Branching Out, Digging In: Environmental Advocacy and Agenda Setting
|Publication:||Washington, D.C.: Georgetown University Press.|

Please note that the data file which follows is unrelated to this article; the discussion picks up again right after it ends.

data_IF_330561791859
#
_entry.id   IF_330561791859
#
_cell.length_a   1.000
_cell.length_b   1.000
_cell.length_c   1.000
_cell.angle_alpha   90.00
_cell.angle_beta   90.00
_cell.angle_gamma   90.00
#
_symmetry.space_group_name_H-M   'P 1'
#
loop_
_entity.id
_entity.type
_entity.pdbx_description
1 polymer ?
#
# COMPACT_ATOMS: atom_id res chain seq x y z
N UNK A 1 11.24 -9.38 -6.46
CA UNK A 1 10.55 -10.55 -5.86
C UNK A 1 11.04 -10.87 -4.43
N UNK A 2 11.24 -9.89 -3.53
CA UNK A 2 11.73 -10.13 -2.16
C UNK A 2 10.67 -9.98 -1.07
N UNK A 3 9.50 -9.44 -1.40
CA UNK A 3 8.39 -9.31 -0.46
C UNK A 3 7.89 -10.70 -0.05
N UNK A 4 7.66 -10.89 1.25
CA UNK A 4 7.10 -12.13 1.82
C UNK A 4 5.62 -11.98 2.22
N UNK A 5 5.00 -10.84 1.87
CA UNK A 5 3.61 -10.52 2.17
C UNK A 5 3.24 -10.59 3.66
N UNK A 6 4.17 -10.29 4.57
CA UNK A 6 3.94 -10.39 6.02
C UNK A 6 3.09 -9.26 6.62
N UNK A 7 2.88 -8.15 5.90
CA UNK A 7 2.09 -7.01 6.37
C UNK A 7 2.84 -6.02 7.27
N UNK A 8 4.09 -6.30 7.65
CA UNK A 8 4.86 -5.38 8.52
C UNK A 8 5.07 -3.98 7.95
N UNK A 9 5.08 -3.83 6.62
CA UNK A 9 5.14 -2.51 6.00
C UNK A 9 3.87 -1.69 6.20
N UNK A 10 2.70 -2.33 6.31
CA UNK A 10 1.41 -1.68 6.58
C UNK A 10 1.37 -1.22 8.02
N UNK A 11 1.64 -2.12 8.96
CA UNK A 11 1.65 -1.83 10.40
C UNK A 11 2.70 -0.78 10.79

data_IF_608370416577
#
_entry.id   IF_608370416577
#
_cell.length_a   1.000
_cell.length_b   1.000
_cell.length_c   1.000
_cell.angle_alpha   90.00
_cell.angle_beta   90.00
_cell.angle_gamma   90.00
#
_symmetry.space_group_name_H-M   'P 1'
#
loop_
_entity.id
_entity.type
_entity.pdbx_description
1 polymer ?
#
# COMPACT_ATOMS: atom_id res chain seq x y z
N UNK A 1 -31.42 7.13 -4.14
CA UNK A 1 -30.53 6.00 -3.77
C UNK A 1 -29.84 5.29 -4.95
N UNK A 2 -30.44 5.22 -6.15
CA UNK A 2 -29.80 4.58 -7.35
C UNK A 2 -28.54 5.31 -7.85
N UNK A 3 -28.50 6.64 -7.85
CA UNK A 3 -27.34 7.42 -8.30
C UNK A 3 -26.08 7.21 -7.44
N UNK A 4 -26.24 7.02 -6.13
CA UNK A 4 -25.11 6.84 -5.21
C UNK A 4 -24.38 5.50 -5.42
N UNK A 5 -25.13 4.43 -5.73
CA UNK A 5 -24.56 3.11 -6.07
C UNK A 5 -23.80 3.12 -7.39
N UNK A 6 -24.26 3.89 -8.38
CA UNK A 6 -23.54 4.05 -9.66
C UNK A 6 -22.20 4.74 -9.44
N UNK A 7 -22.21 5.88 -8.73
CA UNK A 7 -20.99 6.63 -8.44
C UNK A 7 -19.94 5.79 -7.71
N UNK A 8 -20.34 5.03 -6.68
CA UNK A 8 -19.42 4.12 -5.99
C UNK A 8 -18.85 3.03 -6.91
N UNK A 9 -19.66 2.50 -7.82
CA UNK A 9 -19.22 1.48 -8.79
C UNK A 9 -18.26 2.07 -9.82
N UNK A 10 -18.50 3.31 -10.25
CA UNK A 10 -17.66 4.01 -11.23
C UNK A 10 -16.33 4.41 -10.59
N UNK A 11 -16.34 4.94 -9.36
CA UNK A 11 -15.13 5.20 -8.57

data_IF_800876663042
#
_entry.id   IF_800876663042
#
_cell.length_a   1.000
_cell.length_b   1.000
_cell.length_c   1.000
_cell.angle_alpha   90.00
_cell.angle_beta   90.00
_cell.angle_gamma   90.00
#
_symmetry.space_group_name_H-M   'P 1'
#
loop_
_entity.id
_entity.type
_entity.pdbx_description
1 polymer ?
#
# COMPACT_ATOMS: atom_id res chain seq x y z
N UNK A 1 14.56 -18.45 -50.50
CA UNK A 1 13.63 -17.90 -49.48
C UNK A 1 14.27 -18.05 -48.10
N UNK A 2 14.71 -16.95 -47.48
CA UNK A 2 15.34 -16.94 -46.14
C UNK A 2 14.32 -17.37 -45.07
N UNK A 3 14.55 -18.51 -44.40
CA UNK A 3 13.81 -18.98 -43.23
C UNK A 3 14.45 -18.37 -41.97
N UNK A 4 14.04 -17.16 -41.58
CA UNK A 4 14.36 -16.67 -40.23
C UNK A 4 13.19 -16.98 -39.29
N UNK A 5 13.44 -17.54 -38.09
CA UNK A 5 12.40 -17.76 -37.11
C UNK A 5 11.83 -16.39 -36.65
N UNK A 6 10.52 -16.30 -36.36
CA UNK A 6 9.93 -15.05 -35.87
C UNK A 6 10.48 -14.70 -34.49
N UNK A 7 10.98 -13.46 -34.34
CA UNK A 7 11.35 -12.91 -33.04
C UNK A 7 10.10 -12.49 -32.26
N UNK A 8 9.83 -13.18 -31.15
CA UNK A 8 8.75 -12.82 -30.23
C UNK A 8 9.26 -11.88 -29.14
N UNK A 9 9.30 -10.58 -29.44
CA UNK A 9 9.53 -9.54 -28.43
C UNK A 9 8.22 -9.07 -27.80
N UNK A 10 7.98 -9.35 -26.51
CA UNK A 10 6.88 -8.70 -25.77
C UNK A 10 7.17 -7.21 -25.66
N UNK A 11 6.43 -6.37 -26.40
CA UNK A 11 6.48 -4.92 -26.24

This book explores how advocacy groups negotiate and strategize in increasingly competitive and complex political situations. By focusing on two cases of forest policy in the U.S. and Canada, which, given their similarities and differences, had unexpected outcomes, Pralle shows the different ways advocacy groups exploit new opportunities and overcome constraints. Both cases, the Clayoquot Sound controversy in British Columbia and the Quincy Library Group case in the Sierra Nevada mountains of northern California, centered around conflicts between environmentalists seeking to preserve old-tree forests and timber companies fighting to preserve their logging privileges. Both marked important episodes in the history of forest politics in their respective countries, but with dramatically different results. The Clayoquot Sound controversy spawned the largest civil disobedience in Canadian history, international demonstrations in Japan, England, Germany, Austria, and the United States, and the most significant changes in British Columbia's forest policy in decades. On the other hand, the California case, with four times as many acres at stake, became the poster child for the "collaborative conservation" approach, using stakeholder collaboration and negotiation to achieve a compromise which ultimately broke down and ended up in the courts. Pralle analyzes how the various advocacy groups--local and national environmental organizations, local residents, timber companies, and different levels of government--defined the issues in both words and images, created and reconfigured alliances, and drew in different governmental institutions to attempt to achieve their goals. She develops a dynamic new model of conflict management by advocacy groups that puts a premium on nimble timing, flexibility, targeting, and tactics to gain the advantage.